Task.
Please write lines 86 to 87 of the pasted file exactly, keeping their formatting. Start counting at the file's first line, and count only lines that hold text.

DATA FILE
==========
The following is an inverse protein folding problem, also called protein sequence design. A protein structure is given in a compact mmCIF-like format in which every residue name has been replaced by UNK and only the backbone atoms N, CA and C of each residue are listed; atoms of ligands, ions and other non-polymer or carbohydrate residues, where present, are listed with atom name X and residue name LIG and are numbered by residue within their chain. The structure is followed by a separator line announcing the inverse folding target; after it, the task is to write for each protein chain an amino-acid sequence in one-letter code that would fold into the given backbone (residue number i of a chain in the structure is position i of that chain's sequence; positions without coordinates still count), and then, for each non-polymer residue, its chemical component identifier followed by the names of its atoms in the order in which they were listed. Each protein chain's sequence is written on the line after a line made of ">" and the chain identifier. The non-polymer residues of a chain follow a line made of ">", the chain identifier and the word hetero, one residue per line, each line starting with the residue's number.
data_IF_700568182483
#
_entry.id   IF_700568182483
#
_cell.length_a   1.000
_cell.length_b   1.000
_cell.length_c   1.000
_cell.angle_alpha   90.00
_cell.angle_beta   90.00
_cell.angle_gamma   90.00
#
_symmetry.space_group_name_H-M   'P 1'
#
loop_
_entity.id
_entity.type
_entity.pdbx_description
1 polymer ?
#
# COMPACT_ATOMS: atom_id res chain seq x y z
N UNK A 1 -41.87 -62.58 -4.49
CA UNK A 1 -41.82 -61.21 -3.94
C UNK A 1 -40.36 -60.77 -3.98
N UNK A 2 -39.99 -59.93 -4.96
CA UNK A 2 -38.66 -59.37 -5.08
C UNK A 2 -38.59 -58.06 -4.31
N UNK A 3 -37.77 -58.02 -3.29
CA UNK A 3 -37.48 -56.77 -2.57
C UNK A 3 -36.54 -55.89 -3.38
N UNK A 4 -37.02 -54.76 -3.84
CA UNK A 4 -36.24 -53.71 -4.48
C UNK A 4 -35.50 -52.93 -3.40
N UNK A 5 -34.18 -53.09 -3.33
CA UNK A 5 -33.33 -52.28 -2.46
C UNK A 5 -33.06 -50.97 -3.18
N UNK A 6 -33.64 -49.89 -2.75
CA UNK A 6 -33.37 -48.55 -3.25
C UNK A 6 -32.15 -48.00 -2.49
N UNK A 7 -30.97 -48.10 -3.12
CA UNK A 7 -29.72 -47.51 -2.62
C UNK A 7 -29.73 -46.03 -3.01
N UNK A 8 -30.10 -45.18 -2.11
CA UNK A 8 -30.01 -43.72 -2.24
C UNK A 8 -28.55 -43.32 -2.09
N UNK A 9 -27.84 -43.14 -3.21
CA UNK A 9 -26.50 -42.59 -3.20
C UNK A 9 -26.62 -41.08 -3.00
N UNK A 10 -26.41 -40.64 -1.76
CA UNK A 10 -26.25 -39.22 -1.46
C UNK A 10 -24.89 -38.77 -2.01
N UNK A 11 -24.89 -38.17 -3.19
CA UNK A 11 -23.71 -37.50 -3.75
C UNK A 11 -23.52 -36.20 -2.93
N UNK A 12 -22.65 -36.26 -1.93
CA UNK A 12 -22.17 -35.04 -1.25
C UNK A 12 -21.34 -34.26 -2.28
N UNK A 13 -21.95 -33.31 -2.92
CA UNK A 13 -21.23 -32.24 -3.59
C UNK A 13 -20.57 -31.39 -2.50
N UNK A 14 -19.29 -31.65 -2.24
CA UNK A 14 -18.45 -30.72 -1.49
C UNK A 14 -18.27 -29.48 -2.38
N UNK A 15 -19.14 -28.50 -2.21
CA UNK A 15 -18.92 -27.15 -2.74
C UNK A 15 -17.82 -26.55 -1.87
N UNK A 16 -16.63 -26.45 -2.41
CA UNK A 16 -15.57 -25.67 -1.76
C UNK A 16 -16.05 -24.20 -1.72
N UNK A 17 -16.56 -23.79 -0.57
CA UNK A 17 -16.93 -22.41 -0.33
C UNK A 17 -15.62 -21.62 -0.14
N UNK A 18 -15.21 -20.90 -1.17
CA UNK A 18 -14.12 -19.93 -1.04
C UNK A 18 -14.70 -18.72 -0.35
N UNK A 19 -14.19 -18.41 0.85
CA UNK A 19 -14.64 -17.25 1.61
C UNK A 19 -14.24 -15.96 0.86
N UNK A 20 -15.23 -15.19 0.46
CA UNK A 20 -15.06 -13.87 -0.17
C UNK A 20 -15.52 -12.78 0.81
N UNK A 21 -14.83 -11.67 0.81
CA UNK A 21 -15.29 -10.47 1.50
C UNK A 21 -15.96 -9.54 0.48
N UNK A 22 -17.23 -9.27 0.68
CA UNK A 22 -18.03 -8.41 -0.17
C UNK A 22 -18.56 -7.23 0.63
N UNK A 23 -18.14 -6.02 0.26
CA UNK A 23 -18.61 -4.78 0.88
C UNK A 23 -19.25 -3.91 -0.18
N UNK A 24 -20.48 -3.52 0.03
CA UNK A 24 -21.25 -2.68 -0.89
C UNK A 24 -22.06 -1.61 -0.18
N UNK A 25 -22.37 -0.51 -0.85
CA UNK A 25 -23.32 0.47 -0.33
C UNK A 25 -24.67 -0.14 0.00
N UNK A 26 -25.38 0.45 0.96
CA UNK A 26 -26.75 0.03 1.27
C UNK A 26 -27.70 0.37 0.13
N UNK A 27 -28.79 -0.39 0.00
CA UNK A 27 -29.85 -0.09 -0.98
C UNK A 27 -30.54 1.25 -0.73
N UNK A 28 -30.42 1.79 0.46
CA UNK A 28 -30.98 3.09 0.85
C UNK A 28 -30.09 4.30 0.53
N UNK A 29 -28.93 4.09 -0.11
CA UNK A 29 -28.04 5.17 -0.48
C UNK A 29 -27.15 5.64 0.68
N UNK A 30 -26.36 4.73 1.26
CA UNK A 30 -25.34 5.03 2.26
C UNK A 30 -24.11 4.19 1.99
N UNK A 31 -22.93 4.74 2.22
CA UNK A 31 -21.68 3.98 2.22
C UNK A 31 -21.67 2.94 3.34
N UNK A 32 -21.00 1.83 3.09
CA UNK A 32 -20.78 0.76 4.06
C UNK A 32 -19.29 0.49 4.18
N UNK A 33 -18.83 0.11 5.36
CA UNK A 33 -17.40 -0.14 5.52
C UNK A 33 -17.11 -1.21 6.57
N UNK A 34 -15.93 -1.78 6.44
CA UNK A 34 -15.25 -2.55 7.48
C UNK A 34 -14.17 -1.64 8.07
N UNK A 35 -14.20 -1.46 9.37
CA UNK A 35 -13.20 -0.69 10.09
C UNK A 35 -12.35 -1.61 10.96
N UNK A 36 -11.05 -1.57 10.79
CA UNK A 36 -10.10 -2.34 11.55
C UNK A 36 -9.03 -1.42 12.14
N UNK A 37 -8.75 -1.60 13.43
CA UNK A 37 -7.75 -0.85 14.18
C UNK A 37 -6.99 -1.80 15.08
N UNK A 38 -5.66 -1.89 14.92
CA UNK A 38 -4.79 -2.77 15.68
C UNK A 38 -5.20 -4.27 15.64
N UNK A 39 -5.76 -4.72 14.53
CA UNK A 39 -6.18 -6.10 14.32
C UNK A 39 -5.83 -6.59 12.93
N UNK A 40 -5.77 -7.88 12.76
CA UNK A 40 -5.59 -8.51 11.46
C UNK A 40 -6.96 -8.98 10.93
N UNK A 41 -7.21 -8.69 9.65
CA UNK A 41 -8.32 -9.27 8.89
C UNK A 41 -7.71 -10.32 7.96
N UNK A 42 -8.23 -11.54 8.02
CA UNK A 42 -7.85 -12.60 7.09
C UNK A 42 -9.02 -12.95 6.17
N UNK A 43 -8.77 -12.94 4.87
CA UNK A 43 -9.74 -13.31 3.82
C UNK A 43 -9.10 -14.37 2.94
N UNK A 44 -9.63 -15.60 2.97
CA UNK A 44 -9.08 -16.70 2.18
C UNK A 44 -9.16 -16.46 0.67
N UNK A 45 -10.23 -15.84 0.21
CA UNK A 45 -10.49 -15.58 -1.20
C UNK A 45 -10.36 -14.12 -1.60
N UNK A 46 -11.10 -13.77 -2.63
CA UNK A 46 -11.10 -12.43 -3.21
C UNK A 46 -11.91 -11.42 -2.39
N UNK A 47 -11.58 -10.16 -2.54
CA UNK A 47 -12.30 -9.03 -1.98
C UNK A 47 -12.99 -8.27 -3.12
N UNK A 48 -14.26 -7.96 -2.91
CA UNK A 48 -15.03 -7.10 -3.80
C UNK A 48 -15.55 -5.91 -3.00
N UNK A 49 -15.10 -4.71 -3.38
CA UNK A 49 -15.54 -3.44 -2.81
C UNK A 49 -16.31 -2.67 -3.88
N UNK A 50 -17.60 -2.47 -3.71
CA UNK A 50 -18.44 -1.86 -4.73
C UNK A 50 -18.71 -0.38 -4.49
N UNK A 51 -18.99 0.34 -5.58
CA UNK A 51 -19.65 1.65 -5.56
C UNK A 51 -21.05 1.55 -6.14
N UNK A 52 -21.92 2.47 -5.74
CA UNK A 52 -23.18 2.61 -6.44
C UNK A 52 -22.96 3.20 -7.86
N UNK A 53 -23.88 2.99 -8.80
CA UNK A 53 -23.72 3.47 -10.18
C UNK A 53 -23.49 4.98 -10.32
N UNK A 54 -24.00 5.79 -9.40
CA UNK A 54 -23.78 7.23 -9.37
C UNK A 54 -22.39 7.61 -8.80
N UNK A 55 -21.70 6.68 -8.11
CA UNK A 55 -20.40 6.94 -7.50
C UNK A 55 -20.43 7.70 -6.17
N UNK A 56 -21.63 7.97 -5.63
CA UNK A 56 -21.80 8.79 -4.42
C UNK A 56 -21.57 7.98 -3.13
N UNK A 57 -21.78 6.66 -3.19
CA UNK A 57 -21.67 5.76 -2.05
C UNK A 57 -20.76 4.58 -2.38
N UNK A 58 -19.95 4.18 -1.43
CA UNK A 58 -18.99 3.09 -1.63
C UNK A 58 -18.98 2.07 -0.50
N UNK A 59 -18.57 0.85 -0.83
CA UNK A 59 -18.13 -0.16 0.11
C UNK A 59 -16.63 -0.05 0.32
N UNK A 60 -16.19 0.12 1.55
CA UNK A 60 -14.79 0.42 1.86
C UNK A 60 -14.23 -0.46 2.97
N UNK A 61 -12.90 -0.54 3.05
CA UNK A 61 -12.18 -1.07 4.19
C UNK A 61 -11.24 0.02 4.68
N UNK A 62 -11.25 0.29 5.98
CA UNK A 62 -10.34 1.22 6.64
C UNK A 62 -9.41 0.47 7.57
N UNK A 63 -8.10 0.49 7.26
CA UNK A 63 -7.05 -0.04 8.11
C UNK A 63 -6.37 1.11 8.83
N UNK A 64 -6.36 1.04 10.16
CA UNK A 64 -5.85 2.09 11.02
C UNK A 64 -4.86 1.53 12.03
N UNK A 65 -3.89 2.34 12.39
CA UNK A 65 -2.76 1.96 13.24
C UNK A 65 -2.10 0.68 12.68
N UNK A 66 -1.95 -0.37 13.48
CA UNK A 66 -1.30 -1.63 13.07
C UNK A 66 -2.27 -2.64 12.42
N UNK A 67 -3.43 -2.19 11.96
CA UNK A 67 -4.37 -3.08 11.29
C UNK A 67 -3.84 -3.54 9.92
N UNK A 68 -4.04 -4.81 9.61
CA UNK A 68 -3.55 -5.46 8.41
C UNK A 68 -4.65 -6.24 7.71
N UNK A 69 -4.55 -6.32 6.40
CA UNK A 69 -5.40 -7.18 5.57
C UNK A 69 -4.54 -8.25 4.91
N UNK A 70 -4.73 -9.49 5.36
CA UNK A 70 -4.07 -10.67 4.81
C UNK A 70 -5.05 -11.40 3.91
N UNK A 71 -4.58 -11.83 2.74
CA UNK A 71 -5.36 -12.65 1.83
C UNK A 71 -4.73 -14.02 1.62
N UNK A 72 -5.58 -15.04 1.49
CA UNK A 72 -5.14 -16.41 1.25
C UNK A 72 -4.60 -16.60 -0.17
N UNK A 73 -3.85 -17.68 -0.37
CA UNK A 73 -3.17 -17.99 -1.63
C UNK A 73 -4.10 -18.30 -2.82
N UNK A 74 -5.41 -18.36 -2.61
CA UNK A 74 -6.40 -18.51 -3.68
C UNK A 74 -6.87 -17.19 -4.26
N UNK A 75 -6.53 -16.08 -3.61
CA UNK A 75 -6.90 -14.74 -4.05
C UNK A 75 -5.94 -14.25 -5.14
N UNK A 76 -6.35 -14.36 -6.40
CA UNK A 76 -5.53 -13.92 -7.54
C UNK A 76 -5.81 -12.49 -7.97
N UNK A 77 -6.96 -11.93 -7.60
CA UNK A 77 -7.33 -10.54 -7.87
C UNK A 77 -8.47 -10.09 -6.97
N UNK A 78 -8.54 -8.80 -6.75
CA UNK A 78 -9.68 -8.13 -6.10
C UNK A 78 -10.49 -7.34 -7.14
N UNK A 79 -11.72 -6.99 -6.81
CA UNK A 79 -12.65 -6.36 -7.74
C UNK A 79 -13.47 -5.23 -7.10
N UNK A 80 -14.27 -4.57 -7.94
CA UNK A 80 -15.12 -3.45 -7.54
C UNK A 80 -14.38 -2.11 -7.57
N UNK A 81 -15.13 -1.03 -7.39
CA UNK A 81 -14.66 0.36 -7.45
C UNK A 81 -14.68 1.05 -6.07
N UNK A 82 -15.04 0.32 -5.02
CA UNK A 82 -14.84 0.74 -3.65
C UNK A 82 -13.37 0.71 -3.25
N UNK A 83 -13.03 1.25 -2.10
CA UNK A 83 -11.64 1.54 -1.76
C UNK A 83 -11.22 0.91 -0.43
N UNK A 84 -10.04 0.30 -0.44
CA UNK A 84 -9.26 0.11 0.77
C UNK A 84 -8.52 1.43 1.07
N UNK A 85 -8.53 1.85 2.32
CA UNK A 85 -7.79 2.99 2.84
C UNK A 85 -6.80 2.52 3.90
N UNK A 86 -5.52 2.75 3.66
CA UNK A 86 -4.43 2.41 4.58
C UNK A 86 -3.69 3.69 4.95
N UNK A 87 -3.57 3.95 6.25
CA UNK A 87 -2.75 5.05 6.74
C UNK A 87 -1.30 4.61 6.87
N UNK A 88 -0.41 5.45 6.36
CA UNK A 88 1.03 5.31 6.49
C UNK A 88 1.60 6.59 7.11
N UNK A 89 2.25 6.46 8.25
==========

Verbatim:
CA UNK A 22 -18.03 -8.41 -0.17
C UNK A 22 -18.56 -7.23 0.63